Lusaka, Brazil, a city on the wall

Lusana, Brazil — Lusanas city walls are crumbling, but it’s not clear if it’s due to global warming.

A series of new reports by the World Bank and U.S. Geological Survey indicate that Lusanna has been losing about half of its population over the past decade, and it’s likely to be completely demolished by 2050.

It’s a major challenge for the city of more than 20 million people, but the researchers warn that it could happen.

The World Bank report warns that the city’s main population center, the central city of Santa Cruz, has experienced a decline of about 30% in the last five years.

That has led to a decline in the number of people in Santa Cruz and elsewhere, particularly in the surrounding areas.

That, coupled with the loss of water, has been responsible for the recent depletion of the river’s bed.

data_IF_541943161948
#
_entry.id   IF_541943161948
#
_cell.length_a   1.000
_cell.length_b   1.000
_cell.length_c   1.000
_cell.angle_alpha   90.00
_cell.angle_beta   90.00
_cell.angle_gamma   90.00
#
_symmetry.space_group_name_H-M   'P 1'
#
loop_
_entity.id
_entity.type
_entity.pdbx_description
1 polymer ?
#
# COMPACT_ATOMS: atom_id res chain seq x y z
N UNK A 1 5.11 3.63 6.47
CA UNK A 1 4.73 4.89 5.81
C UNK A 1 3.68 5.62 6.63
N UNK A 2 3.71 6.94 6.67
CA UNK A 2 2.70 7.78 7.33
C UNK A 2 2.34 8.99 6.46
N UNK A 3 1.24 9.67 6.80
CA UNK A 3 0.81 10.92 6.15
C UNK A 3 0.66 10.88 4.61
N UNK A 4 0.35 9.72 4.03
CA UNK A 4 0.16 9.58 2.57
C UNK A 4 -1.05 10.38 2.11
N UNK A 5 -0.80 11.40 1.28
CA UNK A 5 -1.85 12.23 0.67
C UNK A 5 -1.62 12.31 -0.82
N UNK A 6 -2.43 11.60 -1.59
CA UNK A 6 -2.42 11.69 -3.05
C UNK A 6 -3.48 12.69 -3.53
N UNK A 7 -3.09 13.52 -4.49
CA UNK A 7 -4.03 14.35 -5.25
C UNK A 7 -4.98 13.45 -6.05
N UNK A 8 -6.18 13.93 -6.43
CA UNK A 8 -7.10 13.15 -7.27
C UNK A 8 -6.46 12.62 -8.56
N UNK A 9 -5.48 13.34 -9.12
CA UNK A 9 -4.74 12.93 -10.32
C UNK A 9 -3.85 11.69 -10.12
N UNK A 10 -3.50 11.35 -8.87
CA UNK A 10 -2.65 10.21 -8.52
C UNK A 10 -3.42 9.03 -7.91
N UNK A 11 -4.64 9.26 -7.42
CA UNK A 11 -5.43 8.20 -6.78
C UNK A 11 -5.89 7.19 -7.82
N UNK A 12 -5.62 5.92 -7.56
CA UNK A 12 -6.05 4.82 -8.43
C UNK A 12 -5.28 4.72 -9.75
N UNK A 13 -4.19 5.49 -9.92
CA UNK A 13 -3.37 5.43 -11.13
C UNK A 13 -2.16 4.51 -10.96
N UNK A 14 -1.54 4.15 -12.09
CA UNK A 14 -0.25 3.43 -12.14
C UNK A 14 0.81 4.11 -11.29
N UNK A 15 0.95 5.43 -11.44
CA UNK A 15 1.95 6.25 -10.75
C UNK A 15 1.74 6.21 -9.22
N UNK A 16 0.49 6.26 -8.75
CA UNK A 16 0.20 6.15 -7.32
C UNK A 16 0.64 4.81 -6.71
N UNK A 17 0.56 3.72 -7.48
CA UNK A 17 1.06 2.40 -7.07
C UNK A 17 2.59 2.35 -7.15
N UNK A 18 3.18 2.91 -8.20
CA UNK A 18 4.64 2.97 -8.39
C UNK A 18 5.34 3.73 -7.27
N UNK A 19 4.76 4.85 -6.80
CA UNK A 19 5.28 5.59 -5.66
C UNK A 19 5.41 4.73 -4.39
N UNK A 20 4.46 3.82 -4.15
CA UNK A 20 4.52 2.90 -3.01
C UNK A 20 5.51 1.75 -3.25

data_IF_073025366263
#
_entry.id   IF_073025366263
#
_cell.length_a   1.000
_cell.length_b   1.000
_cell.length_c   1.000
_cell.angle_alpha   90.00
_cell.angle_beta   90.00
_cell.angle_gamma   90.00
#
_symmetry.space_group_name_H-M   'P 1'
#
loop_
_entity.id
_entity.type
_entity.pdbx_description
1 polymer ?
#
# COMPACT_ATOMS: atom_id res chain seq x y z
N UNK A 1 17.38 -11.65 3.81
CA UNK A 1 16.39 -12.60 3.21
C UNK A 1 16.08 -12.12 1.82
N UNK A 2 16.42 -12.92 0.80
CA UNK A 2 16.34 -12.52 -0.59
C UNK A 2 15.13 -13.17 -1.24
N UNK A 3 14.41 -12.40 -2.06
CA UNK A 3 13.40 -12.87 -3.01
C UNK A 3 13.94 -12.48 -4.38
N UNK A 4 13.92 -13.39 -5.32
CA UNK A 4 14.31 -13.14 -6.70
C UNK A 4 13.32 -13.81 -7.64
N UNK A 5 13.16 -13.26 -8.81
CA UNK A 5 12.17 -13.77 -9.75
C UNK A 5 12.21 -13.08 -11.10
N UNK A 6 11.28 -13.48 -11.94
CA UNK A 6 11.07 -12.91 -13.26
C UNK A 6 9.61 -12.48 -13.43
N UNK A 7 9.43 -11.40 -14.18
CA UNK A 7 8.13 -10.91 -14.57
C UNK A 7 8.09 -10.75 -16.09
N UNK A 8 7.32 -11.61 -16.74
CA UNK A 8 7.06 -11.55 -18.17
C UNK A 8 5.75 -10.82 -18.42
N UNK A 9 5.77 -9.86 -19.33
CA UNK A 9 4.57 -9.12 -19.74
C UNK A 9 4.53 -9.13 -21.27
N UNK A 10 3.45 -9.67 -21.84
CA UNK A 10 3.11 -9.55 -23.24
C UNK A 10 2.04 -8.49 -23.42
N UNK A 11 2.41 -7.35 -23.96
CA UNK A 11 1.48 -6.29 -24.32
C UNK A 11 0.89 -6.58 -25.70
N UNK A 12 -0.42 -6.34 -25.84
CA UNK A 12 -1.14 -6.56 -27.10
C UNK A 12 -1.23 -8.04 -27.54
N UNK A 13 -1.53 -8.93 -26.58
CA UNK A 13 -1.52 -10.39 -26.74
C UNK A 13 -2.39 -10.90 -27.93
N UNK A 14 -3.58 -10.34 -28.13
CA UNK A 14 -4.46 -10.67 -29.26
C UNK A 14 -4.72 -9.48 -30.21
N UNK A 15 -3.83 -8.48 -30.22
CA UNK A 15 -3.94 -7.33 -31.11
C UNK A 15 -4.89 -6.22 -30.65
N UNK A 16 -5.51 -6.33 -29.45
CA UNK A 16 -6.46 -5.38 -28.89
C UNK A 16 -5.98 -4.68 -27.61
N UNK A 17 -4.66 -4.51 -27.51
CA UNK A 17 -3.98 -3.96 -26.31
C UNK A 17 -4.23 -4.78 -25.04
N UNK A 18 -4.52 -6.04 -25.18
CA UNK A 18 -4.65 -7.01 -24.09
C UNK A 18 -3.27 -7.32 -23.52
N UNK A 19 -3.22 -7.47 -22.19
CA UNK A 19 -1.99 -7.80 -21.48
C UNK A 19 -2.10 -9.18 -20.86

The scientists suggest that climate change could have a greater impact on the river than previously thought.

The report found that there were about 4 million people living in Lusanas central city, a population of around 6 million.

The city’s population has declined by 30% over the last decade, with the percentage of the population living below the poverty line shrinking from about 10% to 3%.

The report also said that in the past 15 years, more than 4 million hectares of land had been removed to make way for the construction of roads, schools and other infrastructure projects.

The study authors also noted that climate-related changes in the river basin are likely to intensify, particularly as temperatures rise, due to warmer water temperatures.

As the temperatures rise and precipitation decreases, water levels in the water table will increase, creating an even more severe situation for the Lusans central river, the authors wrote.

The city’s river bed, which is the source of its water, is also drying out.

It has lost an average of 6,000 cubic meters of water every year for the last 30 years.